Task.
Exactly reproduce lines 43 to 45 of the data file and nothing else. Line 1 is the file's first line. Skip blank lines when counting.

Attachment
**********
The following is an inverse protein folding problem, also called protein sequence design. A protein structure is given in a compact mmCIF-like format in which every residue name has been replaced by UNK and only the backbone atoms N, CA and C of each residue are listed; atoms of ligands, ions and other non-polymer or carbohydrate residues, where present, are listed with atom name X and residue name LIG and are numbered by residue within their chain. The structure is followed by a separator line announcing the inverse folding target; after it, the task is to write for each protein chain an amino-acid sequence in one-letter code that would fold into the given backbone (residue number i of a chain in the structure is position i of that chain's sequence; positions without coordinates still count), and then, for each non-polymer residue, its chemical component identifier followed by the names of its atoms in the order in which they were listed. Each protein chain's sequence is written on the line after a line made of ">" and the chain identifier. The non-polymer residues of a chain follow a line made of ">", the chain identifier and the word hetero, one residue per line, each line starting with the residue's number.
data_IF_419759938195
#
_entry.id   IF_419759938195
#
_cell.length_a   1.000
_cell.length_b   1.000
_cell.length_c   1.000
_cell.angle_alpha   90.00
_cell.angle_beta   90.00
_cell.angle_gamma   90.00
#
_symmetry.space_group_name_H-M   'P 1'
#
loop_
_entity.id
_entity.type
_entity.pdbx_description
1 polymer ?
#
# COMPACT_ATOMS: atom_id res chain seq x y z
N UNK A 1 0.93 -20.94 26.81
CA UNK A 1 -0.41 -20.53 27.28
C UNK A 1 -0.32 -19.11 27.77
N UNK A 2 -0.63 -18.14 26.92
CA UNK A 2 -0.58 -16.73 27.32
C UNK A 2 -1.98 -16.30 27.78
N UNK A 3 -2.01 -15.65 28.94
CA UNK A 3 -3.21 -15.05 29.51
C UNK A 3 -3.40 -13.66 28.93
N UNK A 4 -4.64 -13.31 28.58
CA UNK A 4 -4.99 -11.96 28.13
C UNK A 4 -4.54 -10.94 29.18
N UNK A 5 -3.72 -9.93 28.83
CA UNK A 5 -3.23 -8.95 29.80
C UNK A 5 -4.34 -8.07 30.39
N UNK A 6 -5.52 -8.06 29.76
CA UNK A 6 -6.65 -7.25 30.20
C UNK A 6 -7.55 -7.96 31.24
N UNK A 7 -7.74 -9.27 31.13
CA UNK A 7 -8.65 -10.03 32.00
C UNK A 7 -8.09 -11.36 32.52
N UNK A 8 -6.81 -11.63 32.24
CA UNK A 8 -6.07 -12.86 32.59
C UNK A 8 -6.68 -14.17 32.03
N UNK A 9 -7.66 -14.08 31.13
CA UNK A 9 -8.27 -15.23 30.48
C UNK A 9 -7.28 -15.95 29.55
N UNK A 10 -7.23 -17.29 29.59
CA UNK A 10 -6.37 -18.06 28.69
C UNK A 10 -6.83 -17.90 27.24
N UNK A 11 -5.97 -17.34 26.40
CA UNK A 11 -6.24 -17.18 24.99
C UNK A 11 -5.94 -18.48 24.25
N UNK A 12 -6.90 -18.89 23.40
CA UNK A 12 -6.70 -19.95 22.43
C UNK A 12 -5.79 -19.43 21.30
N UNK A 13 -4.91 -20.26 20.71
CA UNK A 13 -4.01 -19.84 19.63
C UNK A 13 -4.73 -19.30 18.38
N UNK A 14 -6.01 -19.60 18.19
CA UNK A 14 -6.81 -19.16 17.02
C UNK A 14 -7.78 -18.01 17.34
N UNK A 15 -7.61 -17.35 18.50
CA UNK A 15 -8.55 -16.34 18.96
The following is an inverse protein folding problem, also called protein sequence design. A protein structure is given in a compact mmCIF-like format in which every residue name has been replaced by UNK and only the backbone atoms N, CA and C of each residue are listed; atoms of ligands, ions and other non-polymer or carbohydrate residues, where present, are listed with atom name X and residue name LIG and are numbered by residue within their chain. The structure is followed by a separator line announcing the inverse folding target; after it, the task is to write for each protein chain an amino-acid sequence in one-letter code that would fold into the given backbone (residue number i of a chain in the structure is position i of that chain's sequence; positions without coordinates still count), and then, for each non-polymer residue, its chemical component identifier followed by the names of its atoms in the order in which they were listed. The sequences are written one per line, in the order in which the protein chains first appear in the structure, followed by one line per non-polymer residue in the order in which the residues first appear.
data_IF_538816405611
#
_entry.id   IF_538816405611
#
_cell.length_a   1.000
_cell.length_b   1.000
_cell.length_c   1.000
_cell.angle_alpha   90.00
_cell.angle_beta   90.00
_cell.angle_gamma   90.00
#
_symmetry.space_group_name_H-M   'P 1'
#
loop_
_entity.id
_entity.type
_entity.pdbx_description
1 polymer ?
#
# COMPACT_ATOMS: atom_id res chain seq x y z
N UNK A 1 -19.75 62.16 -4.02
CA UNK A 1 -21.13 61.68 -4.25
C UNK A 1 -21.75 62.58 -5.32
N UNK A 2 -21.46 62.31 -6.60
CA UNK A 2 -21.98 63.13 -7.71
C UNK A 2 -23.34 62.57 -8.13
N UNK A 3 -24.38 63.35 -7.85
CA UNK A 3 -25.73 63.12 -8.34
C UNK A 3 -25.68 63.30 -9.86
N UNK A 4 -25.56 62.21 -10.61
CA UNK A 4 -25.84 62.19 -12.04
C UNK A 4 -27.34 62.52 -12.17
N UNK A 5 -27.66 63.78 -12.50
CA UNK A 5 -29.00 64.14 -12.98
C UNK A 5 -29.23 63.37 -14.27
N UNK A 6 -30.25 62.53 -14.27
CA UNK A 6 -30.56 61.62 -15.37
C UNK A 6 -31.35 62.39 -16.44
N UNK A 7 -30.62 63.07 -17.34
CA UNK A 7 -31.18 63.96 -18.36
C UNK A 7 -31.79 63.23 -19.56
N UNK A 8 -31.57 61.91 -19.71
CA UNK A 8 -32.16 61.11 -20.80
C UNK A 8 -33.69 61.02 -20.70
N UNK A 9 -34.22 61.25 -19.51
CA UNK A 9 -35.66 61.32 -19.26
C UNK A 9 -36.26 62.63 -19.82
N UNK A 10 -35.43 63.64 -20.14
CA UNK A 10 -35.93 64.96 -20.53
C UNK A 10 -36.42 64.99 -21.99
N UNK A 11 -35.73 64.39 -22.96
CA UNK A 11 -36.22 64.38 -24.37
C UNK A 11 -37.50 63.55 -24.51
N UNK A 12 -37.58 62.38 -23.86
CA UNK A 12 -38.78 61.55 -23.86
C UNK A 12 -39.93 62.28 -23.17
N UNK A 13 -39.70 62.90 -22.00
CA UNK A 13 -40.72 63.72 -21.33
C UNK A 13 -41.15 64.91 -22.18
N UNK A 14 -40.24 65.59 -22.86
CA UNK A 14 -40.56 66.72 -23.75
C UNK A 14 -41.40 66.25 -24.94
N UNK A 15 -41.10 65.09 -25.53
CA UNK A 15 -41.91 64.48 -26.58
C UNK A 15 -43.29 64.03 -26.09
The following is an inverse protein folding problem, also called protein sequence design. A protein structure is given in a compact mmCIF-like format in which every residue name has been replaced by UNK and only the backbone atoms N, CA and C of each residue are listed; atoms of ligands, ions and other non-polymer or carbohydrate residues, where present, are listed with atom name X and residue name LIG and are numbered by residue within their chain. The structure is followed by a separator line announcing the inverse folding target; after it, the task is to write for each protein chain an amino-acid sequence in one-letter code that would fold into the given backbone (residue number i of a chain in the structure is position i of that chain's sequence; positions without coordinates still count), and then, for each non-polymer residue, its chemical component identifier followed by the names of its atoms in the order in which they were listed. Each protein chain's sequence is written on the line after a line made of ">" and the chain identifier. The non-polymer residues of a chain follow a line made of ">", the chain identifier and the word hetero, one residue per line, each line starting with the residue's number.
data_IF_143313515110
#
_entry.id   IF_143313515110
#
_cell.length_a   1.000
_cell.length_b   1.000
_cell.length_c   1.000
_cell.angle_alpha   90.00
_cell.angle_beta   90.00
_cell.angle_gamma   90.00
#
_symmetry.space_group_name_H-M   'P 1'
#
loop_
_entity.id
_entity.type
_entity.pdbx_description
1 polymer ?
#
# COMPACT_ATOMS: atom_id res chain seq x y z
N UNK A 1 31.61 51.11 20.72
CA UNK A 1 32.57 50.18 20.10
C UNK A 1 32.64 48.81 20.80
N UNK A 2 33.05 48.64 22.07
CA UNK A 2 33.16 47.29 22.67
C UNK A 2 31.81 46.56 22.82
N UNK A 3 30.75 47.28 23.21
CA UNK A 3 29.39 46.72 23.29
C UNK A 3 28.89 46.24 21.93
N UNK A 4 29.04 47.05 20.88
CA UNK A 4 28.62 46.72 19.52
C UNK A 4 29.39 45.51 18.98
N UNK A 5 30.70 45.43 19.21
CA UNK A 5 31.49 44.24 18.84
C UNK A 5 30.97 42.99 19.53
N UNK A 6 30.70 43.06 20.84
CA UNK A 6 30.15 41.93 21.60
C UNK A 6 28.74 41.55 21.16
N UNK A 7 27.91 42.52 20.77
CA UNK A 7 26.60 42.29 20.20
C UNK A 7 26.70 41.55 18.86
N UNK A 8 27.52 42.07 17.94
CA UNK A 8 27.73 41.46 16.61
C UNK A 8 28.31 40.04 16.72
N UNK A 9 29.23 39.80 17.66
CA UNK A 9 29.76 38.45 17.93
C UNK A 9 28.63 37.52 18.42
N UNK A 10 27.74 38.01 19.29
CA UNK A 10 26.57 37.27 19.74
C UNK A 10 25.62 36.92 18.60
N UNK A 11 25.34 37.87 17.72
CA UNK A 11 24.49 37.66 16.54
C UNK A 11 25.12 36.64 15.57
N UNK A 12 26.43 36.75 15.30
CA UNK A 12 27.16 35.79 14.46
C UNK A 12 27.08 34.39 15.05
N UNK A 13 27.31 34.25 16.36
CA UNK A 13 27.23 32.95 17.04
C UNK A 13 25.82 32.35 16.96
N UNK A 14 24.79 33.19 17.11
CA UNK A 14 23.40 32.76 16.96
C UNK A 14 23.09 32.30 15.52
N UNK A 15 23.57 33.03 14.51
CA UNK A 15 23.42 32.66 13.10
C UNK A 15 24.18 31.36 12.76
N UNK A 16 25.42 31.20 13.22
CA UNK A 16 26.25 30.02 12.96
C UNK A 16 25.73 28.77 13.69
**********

N UNK A 8 -6.81 -11.63 32.24
CA UNK A 8 -6.07 -12.86 32.59
C UNK A 8 -6.68 -14.17 32.03